On Thursday, the United States and China came together for their 13th round of talks to conduct negotiations to reach a comprehensive deal. The high-level trade talks between President Trump and Chinese Vice Premier Liu He took place in the Oval Office for the first time since escalations in August.
Despite common belief, reports show that the recent negotiations with China are going well. Trump announced that further discussion is to take place on Friday. All after speaking with the Treasury Secretary and the US Trade Representative. The two sides are looking to reach an agreement on some components. Still, despite the fact that mediation on the bigger picture remains far from complete.
Businesses in the US are hoping that the current trade agreements will guide tariffs from their rising figures, making time to engage with challenging issues. There are objections from unhappy administration and business representatives with Chinese policies enforced on US companies. This includes asking companies to provide subsidies, release valuable technology and limit data transfers.
All of these restrictions are in favor of Chinese firms. They are making it difficult for US companies to operate in a way that will benefit themselves. Moreover, China had imposed higher tariffs on US goods, while also suspending the sale of various agricultural products. However, to show amity, China increased its recent spending on US farm goods, such as soybeans and pork.
How the Stock Market is Responding to the Trade Talk
However, while they are working out a deal, stocks keep rising. After Trump announced that, there will be a second meeting with China, stocks closed higher. With the hopes of a mini-deal, US futures are on the rise. The S&P 500 and Dow Jones Industrial Average both improved 0.2%, and Nasdaq futures increased 0.3%. In Asia, China’s Shanghai Composite Index improved 0.3% and Hong Kong’s Hang Seng Index climbed 1.5%. Japan’s Nikkei 225 and South Korea’s Kospi also grew. Although the US and China are not hitting a victory just yet, progress is being made on both geopolitical and economic forefronts.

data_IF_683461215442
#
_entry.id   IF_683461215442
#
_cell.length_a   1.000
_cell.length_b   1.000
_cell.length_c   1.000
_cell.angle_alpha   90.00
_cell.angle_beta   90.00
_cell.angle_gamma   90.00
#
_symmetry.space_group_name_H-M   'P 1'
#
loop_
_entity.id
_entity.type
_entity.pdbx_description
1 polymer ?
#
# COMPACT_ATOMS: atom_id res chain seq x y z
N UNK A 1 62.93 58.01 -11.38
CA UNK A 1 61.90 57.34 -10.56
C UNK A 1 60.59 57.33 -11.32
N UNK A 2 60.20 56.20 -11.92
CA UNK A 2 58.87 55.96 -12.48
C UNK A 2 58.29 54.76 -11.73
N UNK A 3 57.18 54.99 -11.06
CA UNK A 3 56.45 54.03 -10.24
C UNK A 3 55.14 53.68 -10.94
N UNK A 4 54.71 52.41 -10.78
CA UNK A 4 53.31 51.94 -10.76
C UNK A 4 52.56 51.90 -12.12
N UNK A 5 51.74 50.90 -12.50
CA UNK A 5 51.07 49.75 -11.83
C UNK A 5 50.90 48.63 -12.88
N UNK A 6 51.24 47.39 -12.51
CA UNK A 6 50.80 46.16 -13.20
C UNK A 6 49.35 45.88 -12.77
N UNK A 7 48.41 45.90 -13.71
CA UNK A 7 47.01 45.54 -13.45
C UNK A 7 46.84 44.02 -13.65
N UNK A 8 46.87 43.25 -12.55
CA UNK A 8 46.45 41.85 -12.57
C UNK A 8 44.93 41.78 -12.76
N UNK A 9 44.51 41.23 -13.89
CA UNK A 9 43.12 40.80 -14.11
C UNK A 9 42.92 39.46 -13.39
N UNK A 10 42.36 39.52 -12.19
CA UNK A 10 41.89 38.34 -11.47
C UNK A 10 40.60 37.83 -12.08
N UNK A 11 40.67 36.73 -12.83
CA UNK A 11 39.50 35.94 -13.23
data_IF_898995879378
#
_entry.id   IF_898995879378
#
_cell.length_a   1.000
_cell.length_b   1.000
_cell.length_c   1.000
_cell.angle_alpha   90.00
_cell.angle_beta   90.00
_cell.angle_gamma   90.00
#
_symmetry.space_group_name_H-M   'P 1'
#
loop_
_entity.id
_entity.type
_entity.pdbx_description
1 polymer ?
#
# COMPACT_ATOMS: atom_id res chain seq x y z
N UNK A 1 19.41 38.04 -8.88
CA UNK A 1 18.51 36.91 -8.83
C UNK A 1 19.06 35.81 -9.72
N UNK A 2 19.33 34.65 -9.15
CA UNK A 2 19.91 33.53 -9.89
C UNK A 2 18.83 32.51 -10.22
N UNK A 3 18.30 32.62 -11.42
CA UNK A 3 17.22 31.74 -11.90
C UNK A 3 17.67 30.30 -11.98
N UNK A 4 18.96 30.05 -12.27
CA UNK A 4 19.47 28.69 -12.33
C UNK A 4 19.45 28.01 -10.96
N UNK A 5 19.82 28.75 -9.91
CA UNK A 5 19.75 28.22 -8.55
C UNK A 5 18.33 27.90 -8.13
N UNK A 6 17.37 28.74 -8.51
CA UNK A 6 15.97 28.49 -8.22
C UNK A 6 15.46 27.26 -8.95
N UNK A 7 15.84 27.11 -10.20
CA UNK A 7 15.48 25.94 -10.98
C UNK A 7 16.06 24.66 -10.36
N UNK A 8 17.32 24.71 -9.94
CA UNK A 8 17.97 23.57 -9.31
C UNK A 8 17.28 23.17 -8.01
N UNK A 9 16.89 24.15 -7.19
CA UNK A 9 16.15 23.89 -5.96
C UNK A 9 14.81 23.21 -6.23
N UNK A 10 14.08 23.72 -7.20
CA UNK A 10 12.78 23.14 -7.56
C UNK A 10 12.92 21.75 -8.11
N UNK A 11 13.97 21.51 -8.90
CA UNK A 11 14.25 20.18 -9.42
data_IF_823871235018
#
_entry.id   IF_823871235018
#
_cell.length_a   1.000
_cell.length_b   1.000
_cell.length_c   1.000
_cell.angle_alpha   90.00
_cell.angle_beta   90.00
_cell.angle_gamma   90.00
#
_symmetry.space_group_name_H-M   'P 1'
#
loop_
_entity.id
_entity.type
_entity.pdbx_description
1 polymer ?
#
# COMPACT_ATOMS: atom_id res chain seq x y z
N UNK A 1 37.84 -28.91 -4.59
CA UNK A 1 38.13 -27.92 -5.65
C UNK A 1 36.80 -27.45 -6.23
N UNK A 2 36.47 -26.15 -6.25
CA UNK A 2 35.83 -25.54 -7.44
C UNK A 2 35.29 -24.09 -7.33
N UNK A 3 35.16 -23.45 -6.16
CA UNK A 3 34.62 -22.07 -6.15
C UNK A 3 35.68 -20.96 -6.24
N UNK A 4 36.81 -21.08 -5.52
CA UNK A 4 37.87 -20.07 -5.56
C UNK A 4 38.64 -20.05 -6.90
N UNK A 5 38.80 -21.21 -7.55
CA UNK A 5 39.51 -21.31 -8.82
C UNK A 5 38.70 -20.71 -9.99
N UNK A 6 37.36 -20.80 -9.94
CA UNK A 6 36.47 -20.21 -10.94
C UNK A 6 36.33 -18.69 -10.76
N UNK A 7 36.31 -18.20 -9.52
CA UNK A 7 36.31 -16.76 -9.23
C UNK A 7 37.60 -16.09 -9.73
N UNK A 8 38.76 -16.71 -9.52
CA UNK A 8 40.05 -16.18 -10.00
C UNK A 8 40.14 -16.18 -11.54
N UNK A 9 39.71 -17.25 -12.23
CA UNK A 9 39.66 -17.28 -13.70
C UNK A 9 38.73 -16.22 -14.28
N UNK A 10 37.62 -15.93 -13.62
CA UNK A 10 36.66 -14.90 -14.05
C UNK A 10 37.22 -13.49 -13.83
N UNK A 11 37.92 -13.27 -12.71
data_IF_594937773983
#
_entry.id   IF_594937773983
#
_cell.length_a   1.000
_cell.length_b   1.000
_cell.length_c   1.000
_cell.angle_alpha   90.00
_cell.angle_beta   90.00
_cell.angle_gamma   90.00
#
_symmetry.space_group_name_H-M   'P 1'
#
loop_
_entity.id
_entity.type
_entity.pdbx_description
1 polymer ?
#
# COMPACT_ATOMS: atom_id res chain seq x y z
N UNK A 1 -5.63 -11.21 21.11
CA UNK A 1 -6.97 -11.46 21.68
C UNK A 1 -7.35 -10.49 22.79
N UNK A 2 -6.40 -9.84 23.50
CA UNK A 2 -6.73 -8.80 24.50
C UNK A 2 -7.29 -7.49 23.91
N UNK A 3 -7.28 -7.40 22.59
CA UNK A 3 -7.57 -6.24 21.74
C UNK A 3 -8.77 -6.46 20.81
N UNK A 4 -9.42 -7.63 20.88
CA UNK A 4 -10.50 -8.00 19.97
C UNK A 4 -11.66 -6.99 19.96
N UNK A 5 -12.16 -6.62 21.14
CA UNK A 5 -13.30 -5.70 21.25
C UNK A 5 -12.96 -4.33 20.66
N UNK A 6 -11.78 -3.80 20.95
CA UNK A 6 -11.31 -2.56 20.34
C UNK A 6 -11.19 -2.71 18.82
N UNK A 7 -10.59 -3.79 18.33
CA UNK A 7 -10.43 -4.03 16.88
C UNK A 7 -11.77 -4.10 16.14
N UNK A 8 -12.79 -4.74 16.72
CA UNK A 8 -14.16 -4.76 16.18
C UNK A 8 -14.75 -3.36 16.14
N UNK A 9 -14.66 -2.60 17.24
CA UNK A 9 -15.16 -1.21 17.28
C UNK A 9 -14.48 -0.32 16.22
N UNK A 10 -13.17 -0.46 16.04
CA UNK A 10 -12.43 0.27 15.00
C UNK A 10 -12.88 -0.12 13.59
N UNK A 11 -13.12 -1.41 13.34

What is to Come?
Following October 15, President Trump has arranged to surge duties on $250 billion worth of goods from 25 percent to 30 percent. More importantly, after December 15, a 15 percent tariff will be added to the rest of Chinese imports that may include electronic gadgets, clothing, and footwear.
Trade negotiator Clete Willems believes a partial deal would benefit Trump politically. Rather than ‘surrendering’ to China completely, a mini-deal will help the US see if China is sincere and if materialization of negotiations will occur. Willems added that purchasing more US agricultural goods will not satiate Trump’s demands. However, pledging to implement structural modifications of intellectual property can theoretically encourage the president to stop the schedules tariff increase in October and December 15. Once China decides to enforce its changes then the US may roll back tariffs, to the initial amount of $250 billion. Now, we wait and see where these trade wars take us next.